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Colorado plastic bag ban bill heads to governor’s desk for signature


DENVER, Colo. (KRDO) -- As Colorado's legislative session comes to a close, both the Senate and House approved a bill that would ban plastic bags from being given in stores.

The ban won't take effect right away. If signed, the bill would take effect in 2024. Grocery stores, restaurants, and other businesses will no longer be able to provide plastic bags to customers.

Restaurants are expected to see a bigger impact, the bill would ban Styrofoam containers, limiting the way restaurants provide customers with leftovers.

However, if a restaurant or grocery store has a surplus of plastic bags or Styrofoam containers, they can still give them out =at the cost of the consumer. For each bag given, the customer will have to pay ten cents each.

There are some exceptions to these potential restrictions. Small mom-and-pop type grocery stores with three or fewer locations can still give out plastic bags, but they will have to still charge ten cents each.

Even before the bag ban would start in Colorado, that ten-cent fee would start in 2023 in an effort to encourage more people to use reusable bags. From 2023 until 2024, each plastic and paper bag given out will cost ten cents. Part of the money raised from those fees will go toward recycling programs and also to the store. Even after 2024, the ten-cent fee on paper bags will remain.

For more on Senate Bill 21-180, click here.

Chase Golightly

Chase is a reporter and an anchor for our weekend evening newscasts. Learn more about Chase here.



  1. So this is one of the most important issues facing Colorado that legislators are working on? No wonder we are on the way to collapse! Welcome to California 2.0.

  2. where does this leave those on SNAP< or who must use the bus to get groceries?
    I'll just let them put my groceries back in the cart after scanning- all my bags and boxes are in my trunk. Wonder if this affects grocery home delivery.
    The comment above is correct- we are being turned into Calipornia.

  3. This is one of the dumbest things they are considering – along with all the other stupid stuff they worry about. If you are going to worry about a plastic bag, then why not get rid of everything plastic? Why not get rid of diapers and have people use cloth again… Those diapers are in our landfills and won’t ever dissolve, nor will plastic milk jugs, water bottles, soda bottles, condiment bottles etc. Let’s just ban everything and go back to the way things used to be, with glass and cloth.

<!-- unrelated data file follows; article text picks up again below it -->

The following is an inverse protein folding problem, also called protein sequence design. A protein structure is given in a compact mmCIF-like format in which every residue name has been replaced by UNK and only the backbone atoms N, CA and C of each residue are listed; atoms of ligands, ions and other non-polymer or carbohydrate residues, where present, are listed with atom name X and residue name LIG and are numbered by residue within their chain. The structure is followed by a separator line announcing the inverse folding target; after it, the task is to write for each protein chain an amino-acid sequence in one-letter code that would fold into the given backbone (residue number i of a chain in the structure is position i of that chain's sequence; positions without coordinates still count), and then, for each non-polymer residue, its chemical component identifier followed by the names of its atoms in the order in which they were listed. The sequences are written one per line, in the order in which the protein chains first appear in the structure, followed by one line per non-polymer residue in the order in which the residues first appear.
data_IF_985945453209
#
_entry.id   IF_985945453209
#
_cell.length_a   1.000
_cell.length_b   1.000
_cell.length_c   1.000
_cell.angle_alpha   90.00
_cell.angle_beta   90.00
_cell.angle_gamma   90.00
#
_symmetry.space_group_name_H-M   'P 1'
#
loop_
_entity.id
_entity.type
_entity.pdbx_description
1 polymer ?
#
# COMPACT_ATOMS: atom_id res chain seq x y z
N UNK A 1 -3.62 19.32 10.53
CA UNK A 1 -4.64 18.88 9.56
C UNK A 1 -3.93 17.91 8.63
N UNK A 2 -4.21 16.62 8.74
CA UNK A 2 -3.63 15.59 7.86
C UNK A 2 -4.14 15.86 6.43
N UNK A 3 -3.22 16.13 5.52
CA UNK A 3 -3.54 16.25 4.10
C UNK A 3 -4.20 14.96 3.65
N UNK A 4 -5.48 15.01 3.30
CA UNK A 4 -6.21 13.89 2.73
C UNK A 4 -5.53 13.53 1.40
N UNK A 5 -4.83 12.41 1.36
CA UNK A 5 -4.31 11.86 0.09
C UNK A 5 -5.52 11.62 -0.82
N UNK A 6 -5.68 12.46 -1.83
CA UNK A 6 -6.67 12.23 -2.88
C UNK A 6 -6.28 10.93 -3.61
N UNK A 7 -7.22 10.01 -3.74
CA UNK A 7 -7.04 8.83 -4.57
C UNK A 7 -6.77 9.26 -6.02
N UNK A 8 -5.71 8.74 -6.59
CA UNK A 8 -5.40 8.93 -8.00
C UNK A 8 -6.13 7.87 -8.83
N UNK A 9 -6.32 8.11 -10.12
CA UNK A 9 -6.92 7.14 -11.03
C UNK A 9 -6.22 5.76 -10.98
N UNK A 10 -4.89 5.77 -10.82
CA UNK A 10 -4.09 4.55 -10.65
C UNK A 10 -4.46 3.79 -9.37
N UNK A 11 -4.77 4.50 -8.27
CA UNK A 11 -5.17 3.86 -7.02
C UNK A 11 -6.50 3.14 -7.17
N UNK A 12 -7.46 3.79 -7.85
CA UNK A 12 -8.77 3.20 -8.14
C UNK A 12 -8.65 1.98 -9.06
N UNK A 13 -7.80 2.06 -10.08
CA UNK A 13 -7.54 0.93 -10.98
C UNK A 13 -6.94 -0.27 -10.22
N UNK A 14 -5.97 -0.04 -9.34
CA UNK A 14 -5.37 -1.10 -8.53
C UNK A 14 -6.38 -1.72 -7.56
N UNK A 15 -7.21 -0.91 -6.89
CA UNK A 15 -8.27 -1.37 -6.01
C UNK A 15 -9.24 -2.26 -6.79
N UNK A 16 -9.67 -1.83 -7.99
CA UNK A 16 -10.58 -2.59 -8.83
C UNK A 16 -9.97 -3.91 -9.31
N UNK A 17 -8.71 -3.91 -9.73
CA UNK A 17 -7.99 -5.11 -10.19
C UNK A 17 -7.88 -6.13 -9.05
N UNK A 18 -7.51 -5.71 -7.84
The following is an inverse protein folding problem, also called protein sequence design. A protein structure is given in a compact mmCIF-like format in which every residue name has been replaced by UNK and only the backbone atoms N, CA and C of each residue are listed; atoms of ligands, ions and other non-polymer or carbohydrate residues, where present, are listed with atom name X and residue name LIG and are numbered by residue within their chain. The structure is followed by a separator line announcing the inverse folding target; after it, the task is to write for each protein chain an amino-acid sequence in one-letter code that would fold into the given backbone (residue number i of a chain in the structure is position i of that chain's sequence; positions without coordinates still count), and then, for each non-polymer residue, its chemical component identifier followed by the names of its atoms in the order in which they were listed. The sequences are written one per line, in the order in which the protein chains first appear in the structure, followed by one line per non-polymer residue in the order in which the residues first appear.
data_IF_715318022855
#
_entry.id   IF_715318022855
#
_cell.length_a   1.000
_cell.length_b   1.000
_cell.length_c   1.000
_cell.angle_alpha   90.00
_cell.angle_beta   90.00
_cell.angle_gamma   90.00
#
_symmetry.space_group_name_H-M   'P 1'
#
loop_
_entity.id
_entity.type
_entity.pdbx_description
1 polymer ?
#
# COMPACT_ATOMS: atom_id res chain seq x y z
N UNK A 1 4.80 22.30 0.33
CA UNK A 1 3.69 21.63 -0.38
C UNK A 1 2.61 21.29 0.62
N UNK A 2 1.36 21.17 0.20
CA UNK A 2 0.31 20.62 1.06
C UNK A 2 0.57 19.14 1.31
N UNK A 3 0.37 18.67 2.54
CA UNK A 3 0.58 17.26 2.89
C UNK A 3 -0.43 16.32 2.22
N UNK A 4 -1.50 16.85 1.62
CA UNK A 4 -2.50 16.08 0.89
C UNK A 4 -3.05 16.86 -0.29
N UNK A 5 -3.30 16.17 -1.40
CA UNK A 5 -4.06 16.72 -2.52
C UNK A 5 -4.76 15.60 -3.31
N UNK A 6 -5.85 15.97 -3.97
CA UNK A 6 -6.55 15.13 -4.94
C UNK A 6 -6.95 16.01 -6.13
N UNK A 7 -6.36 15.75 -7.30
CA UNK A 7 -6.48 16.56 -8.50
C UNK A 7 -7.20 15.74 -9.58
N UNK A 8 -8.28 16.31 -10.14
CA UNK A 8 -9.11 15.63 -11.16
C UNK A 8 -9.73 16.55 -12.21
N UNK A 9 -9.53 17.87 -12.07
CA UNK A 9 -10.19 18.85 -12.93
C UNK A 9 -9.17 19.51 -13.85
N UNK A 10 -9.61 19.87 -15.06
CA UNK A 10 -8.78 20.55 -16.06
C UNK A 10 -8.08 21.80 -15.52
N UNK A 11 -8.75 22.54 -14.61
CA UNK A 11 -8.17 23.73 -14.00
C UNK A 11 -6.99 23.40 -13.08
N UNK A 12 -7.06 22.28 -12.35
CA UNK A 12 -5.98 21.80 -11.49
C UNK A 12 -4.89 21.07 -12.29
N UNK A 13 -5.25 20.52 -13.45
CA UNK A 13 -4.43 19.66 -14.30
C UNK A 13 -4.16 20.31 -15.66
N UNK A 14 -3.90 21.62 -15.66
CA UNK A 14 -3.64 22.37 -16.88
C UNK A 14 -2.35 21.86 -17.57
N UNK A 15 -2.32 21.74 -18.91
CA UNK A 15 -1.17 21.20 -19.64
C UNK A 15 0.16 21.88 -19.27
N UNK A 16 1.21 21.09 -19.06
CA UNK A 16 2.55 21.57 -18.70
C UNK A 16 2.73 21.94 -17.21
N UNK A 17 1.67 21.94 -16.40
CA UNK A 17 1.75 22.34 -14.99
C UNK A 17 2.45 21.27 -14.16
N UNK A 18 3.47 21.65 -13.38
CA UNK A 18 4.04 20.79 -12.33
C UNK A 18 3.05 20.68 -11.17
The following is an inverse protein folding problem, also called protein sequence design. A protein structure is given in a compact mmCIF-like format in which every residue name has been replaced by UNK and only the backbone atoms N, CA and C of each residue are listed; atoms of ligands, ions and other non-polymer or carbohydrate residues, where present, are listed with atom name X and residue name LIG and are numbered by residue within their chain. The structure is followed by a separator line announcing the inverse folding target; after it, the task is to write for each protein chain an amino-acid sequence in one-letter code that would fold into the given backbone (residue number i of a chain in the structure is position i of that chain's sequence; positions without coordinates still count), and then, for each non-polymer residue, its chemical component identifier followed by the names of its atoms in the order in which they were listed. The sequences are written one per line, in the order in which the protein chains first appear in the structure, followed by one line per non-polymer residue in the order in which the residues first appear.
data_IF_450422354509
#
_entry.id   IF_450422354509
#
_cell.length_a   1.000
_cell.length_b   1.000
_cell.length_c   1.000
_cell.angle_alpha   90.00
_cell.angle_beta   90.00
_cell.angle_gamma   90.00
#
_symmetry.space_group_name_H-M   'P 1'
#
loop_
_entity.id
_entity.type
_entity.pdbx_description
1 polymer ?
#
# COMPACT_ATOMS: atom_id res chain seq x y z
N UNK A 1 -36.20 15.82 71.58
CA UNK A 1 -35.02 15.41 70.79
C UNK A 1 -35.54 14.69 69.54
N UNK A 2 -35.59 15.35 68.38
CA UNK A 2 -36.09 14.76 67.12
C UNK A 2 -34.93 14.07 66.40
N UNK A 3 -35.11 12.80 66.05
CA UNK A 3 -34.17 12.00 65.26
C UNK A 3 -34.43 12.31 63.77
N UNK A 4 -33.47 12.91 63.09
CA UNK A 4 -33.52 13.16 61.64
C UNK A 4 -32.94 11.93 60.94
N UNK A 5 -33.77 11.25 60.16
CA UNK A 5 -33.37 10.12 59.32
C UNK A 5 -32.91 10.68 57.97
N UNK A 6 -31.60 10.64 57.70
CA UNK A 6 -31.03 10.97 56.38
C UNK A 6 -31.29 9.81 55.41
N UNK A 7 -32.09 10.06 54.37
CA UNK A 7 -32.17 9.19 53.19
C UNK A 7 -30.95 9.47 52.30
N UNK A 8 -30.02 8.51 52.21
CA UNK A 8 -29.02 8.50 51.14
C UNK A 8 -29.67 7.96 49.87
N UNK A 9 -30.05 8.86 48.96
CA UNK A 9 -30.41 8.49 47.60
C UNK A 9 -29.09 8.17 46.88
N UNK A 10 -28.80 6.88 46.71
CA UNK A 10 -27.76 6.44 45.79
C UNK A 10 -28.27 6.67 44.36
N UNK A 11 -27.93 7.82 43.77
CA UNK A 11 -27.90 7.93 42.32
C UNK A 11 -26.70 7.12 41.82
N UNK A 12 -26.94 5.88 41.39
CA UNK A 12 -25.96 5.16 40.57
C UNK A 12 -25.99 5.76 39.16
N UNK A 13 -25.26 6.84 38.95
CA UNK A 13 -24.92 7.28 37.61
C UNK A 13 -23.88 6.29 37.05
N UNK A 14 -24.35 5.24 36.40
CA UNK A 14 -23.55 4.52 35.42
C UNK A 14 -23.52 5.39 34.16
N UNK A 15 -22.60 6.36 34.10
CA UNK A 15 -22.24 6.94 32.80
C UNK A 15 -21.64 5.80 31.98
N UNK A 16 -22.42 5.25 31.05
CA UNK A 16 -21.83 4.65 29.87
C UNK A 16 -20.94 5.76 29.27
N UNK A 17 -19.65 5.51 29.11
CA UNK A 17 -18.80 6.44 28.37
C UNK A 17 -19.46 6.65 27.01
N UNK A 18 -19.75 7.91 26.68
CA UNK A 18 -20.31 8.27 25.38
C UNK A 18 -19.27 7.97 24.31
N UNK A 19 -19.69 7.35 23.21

4. Yee Haw! The Ban Wagon just arrived from the West. Y’all jump on board and ride into the future. Leave your guns at home.

  5. The law of unintended consequences will bite the left in the arse over this one and they don’t even see it coming.

    1. Doesn’t matter. all elections that are close (within 1 percent) will miraculously go the Democrats way at 3 o’clock in the morning. Even though statistically impossible, they’ll claim we are poor sports and that we don’t have any proof.

  6. A ban would make them illegal to be used. this is a fee not a ban. This does not solve the problem only keep it alive and now at the consumer’s cost. well done Colorado Lawmakers, fail again.

    1. Because of Preposition 117 at $0.05 per bag or container being charged over the next 5 years won’t this cross the threshold of $100 Million or $20 million annually? And since this is every bag and every Styrofoam container that every Coloradoan will have to pay for every time, doesn’t this bill need to go to the people according to Proposition 117 to see if “We the People” approve of this ban that is actually a fee?
      Here let’s do some math.
      Let’s grossly underestimate that every house will pay for 2 bags of groceries every week. That’s $0.10 every week.
      According to the Census taken on April 1, 2020, Colorado’s populace is approximately 5,773,714.
      There are 52 weeks in a year.
      (0.10 x 5,773,714) x 52 = $30,023,213.80
      That’s the revenue from just 1 year of every person just buying 2 bags a week.
      According to Proposition 117, this bill cannot be simply passed into law because of the fees applied. This bill will have to go to a vote for the People of the State of Colorado decide.

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